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Serological correlate of protection against norovirus-induced gastroenteritis.

Reeck, Amanda, Kavanagh, Owen ORCID: https://orcid.org/0000-0002-2599-8511, Estes, Mary K, Opekun, Antone R, Gilger, Mark A, Graham, David Y and Atmar, Robert L (2010) Serological correlate of protection against norovirus-induced gastroenteritis. The Journal of infectious diseases, 202 (8). pp. 1212-8.

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Norovirus infection is the leading cause of acute nonbacterial gastroenteritis. Histoblood group antigens (HBGAs) are host susceptibility determinants for Norwalk virus (NV) infection. We hypothesized that antibodies that block NV-HBGA binding are associated with protection from clinical illness following NV exposure.


We developed an HBGA blocking assay to examine the ability of human serum to block the interaction of NV viruslike particles with H type 1 and H type 3 glycans. Serum samples from persons who were experimentally challenged with NV were evaluated.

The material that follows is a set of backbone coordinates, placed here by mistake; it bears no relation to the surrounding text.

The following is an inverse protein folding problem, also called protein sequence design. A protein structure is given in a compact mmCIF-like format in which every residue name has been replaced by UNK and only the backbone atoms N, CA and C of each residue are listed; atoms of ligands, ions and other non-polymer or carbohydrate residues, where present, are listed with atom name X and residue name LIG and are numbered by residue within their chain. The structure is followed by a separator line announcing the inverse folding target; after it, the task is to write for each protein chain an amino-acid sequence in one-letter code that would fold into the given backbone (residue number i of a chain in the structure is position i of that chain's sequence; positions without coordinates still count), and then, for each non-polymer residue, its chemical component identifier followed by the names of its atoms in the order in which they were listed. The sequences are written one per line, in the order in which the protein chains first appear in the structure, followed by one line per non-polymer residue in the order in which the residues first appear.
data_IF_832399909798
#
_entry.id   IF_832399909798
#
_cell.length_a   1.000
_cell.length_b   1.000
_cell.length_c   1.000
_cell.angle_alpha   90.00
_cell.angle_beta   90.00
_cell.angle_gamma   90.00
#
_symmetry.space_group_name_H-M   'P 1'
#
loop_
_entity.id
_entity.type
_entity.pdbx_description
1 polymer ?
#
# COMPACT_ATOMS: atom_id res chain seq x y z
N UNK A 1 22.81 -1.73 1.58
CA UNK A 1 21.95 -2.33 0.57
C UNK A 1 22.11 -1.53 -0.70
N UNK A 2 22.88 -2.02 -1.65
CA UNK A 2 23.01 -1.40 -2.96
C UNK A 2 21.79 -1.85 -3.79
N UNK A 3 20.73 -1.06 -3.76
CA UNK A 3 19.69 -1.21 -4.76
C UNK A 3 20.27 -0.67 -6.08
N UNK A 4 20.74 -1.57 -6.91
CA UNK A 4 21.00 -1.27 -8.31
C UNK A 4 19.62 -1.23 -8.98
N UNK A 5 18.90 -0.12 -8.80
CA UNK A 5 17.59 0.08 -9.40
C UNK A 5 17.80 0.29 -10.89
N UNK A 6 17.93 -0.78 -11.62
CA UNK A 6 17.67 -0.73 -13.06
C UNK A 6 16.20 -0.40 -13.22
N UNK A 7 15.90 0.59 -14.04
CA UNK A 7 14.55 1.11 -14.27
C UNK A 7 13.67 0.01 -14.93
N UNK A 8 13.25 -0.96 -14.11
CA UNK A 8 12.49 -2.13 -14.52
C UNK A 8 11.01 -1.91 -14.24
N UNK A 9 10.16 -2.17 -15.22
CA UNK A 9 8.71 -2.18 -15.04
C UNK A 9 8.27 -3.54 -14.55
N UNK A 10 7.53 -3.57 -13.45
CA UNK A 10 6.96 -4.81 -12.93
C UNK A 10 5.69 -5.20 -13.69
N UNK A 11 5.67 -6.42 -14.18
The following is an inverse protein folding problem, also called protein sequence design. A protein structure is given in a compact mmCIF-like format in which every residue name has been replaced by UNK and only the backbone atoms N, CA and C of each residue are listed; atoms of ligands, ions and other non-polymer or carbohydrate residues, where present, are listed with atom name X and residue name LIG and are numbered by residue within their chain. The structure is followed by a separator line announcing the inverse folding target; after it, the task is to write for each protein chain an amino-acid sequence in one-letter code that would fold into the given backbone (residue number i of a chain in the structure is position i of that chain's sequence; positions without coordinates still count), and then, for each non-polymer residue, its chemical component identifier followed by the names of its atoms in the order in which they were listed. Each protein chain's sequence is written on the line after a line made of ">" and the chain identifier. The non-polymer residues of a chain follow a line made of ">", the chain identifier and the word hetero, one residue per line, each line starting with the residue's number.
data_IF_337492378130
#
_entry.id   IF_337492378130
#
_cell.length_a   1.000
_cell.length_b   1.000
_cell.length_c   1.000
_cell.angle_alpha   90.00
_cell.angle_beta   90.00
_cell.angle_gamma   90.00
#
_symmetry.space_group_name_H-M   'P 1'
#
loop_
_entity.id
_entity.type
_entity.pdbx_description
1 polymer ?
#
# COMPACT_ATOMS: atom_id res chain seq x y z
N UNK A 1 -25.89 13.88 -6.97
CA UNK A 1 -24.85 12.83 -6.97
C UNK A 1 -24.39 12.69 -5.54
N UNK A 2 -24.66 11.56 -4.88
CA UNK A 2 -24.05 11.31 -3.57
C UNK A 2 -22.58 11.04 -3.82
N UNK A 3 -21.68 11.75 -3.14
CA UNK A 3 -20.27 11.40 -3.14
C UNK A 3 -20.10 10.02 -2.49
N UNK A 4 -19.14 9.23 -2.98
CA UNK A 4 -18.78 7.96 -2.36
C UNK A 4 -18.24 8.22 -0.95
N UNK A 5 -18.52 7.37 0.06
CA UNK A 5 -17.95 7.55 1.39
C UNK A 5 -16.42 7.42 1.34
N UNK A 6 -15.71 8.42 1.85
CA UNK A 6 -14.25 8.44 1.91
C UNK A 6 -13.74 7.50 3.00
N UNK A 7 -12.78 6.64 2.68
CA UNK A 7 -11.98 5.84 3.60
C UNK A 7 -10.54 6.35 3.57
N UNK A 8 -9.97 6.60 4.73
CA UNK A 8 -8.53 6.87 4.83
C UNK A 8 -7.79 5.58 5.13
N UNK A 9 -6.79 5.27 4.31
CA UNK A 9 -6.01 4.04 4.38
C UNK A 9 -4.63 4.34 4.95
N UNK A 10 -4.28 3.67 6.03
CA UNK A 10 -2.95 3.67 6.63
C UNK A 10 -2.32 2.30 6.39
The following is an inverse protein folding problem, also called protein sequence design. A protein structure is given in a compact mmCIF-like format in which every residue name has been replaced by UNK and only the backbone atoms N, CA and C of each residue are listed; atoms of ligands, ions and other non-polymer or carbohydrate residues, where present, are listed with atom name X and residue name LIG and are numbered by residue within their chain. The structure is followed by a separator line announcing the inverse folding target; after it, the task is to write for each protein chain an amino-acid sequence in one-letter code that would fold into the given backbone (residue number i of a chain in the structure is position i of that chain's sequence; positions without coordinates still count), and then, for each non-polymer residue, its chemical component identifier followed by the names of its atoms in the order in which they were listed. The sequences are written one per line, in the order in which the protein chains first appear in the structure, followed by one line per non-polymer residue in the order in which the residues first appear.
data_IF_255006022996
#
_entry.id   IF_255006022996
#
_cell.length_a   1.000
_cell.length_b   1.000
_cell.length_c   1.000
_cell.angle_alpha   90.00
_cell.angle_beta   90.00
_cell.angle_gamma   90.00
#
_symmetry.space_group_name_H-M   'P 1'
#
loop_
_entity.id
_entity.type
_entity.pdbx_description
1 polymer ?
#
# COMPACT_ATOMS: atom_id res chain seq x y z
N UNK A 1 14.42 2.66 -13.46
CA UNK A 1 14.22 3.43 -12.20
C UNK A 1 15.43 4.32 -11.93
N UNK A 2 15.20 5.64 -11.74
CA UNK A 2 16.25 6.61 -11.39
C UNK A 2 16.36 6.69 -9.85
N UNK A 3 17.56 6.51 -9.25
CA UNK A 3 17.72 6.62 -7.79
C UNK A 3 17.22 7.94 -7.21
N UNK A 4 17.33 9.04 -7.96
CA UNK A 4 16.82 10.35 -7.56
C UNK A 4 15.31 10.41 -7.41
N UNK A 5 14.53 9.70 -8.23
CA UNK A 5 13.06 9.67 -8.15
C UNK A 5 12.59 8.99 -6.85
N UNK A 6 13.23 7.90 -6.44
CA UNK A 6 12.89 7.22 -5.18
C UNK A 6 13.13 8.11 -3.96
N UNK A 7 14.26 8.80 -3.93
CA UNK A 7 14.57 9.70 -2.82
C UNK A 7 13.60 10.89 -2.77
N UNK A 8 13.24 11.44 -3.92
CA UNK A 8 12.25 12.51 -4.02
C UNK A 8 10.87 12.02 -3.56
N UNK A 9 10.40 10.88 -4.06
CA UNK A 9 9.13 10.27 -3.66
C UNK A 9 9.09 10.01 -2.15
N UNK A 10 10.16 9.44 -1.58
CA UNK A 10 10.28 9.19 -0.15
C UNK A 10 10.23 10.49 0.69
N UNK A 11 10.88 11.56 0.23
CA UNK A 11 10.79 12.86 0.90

There was a high correlation between the H type 1 and H type 3 synthetic glycan assays (r = 0.977; P < .001); the H type 1 assay had higher quantitative sensitivity (P < .001). Among 18 infected secretor-positive individuals, blocking titers peaked by day 28 after challenge and were higher for individuals who did not develop gastroenteritis than for those who developed gastroenteritis on days 0, 14, 28, and 180 (P < .05 for each). In addition, 6 of 6 subjects without gastroenteritis had measurable prechallenge blocking titers (>25), compared with 2 of 12 subjects with gastroenteritis (P = .002).


Blocking antibodies correlate with protection against clinical NV gastroenteritis. This knowledge will help guide the evaluation of new vaccine strategies and the elucidation of the nature of immunity to the virus. Trial registration. ClinicalTrials.gov identifier: NCT00138476.

Item Type: Article
Status: Published
DOI: https://doi.org/10.1086/656364
Subjects: Q Science > QR Microbiology > QR180 Immunology
Q Science > QR Microbiology > QR355 Virology
R Medicine > RM Therapeutics. Pharmacology
School/Department: School of Science, Technology and Health
URI: https://ray.yorksj.ac.uk/id/eprint/864

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